New TISA leaks confirm PSI concerns on deregulation and secrecy: Public Services International (PSI), July 1, 2015

Original Publication Date: 
1 July, 2015

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Press Release

PSI, 1 July 2015 – Yet another series of leaks confirm PSI’s repeated concerns on the restriction of governments’ right to regulate in the public interest as well as underlining the lack of transparency surrounding the Trade In Service Agreement (TISA) negotiations.

The documents – released by Wikileaks – include the Core text and annexes relating to Transparency, Domestic Regulation, Mode4 and Government Procurement.

Prior to Public Services International (PSI) publishing the first available critique, TISA vs Public Services, in March 2014, the negotiations had been shrouded in secrecy. This latest leak only serves to highlight the increasingly ridiculous cat and mouse game that nations negotiating the TISA are playing.

It is becoming farcical that we see most of the texts because they are being leaked so often - but we still don’t know the full picture and therefore a public debate is occurring with only partial information.

“Treating public services as commodities for trade creates a fundamental misconception of public services. In the same way, treating democratic laws and regulations of elected governments, designed to protect the public interest, as barriers to trade is a fundamental misconception of the role of government.” says Rosa Pavanelli, PSI General Secretary.

“Laws and regulations to protect workers, consumers, small business and the environment exist because the market does not produce these outcomes. The power to regulate is also essential to provide fair competition for business and allows countries, cities and regions to pursue economic and cultural development as well as economic growth ,” continues Pavanelli.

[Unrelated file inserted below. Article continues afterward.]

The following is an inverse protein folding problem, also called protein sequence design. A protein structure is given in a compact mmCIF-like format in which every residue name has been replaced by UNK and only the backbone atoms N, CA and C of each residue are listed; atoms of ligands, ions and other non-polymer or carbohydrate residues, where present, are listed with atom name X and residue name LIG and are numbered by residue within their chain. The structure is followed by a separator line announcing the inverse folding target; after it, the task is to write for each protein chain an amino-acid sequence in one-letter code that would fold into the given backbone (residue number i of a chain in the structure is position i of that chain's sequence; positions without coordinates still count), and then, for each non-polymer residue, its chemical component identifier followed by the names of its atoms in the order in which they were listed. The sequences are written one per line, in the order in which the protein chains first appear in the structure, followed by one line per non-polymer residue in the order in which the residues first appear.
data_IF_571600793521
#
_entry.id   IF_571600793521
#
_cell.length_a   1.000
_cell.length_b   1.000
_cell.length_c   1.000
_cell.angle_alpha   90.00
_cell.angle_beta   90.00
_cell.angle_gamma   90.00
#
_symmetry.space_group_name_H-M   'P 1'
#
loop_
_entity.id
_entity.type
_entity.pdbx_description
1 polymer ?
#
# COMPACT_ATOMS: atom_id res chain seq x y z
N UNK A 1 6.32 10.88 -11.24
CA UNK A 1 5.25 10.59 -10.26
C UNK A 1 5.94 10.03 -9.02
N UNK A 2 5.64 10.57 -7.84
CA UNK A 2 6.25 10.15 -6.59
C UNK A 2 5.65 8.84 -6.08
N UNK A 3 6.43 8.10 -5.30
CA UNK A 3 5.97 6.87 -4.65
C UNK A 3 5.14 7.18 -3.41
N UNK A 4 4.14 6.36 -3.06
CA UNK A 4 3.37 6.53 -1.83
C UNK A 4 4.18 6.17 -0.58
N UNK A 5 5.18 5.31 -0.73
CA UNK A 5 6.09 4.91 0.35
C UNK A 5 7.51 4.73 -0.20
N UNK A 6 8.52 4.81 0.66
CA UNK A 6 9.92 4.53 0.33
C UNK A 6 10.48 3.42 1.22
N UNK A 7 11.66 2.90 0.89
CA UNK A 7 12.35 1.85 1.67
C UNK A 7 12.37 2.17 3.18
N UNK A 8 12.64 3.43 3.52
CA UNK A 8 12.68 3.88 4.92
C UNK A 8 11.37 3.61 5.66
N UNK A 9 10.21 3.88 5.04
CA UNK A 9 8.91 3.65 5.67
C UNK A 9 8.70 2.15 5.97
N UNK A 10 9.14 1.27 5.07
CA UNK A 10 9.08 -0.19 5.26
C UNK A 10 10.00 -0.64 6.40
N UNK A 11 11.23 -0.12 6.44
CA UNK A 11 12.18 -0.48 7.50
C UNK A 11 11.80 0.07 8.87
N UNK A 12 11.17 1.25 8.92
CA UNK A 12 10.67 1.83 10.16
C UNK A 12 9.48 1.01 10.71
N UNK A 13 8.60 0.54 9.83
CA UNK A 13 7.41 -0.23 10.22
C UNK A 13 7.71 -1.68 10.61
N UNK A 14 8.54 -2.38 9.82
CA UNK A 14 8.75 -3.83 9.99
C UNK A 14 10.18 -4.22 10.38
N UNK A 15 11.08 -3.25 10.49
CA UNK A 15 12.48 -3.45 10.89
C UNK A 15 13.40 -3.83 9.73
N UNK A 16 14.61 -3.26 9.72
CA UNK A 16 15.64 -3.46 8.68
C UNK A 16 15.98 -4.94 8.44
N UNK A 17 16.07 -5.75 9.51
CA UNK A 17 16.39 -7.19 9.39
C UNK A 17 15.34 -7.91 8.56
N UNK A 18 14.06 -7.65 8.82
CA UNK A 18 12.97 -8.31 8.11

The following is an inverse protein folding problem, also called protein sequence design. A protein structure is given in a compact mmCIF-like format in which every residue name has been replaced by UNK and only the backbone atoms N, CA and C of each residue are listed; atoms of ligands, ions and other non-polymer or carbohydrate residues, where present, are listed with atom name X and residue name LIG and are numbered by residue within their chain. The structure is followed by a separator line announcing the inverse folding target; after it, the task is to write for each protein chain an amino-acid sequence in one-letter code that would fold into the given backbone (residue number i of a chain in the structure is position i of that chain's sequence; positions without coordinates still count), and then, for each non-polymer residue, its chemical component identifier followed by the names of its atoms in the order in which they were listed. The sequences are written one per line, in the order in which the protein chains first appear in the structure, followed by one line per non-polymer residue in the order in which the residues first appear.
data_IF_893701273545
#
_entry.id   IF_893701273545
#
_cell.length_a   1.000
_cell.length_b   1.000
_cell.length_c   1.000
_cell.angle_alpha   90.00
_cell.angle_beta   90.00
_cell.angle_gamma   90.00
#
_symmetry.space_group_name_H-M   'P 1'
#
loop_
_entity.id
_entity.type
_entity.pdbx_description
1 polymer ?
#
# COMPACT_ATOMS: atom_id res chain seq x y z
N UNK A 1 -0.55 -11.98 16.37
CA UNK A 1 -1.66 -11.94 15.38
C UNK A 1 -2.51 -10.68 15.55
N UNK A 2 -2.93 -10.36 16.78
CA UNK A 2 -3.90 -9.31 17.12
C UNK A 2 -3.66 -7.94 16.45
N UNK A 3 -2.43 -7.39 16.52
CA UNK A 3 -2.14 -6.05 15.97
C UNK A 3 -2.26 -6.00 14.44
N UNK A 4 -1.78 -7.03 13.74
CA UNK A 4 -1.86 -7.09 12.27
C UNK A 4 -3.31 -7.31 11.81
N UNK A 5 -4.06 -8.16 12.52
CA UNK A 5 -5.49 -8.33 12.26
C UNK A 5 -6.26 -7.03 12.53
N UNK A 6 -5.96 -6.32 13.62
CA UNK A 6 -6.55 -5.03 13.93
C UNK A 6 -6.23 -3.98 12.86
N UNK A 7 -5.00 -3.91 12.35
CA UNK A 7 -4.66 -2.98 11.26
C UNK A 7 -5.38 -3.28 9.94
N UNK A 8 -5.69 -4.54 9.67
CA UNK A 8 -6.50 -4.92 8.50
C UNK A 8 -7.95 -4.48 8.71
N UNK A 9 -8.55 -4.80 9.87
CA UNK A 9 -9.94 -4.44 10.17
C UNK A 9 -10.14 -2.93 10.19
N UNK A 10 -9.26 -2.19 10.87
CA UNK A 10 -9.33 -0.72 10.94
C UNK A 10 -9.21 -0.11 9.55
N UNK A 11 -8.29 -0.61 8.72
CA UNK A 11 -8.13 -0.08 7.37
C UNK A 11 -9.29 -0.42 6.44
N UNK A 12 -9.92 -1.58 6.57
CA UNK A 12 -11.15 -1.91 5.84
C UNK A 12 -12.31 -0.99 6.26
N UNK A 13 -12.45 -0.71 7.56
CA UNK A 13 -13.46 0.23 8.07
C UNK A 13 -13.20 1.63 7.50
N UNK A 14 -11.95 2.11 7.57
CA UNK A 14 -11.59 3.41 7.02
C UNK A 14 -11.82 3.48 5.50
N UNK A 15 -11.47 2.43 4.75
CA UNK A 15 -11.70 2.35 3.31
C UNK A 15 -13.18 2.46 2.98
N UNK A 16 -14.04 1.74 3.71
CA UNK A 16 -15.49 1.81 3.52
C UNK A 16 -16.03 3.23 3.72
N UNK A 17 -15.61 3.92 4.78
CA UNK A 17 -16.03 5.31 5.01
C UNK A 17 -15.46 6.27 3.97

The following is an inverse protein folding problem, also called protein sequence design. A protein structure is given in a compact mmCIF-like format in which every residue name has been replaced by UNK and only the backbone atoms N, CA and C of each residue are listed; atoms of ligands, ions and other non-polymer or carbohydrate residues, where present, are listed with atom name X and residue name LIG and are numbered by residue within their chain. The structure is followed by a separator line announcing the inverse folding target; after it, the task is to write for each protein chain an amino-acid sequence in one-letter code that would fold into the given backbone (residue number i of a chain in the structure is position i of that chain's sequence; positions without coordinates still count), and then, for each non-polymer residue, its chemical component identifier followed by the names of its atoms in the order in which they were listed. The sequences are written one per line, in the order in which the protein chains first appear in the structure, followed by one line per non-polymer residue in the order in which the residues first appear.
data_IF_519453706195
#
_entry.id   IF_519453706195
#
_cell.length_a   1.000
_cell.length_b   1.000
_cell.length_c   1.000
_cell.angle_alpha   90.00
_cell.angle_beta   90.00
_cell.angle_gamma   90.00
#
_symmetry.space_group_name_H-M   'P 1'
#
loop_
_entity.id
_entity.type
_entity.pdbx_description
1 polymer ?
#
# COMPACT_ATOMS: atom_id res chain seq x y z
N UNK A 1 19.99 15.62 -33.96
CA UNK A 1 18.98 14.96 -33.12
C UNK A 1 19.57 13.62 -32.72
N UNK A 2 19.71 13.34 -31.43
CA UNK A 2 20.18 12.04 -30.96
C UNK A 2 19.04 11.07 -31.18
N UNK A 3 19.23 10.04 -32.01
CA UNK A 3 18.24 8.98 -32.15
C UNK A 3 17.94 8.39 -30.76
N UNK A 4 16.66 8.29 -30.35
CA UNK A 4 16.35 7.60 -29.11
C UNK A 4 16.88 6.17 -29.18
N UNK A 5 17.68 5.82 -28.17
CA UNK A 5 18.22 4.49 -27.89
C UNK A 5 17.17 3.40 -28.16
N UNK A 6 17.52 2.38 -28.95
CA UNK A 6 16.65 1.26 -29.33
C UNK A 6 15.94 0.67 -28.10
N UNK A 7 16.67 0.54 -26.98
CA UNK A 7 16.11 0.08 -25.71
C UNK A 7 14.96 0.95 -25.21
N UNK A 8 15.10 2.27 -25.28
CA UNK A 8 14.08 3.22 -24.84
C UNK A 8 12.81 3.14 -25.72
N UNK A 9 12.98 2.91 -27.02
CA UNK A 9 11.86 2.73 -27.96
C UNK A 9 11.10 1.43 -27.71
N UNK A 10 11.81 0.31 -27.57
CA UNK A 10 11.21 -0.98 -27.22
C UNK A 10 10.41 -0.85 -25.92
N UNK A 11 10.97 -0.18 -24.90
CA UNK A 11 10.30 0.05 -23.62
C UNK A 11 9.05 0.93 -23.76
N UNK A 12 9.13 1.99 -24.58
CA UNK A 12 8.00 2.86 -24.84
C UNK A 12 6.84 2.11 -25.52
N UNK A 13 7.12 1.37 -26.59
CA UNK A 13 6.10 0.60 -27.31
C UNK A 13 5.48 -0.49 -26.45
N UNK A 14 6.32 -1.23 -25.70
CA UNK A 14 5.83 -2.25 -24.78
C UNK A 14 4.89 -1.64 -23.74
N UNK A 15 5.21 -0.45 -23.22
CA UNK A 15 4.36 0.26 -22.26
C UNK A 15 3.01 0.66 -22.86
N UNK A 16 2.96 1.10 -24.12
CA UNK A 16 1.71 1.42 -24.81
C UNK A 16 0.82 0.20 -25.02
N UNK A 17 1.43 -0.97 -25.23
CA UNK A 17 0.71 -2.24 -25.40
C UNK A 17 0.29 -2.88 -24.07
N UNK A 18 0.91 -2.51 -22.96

PSI is concerned that many countries are still demanding the imposition of a “necessity test” (Article 4), exposing governments to challenge for any regulatory requirements that could be deemed “more burdensome than necessary.” 
 
Even without a necessity test, PSI is worried that negotiators appear to have already agreed on a wide range of provisions that would have profound deregulatory impacts, providing over twenty grounds for challenging completely non-discriminatory regulation.

The agreement would prevent or restrict government regulation that impedes the activities and profits of the major global services industries.

PSI believes that these leaks confirm fears that the negotiations intend to impose an extreme liberalisation of government procurement compared to that required by some countries under WTO rules and US/EU free trade agreements.

This would undermine deliberate government policies to use government procurement to promote the development of local service industries and the employment of groups of under-privileged local people.

PSI is concerned that the proposed Government Procurement Annex (GPA) will apply on a negative list basis, meaning that government procurement will be covered unless listed – this will capture all procurement in government services not yet provided or that is still evolving (green energy, biomedicines, e-medicine etc...). In addition, PSI is concerned that there will be no threshold to the size of the purchase – thus capturing all small local enterprises, and that this clause will apply to sub-national governments – thus capturing state and local government.

PSI has repeatedly called for texts to be released at the end of each round of negotiations to ensure democracy and accountability in the negotiations and so that the public knows what is being discussed on their behalf.

See the documents on Wikileaks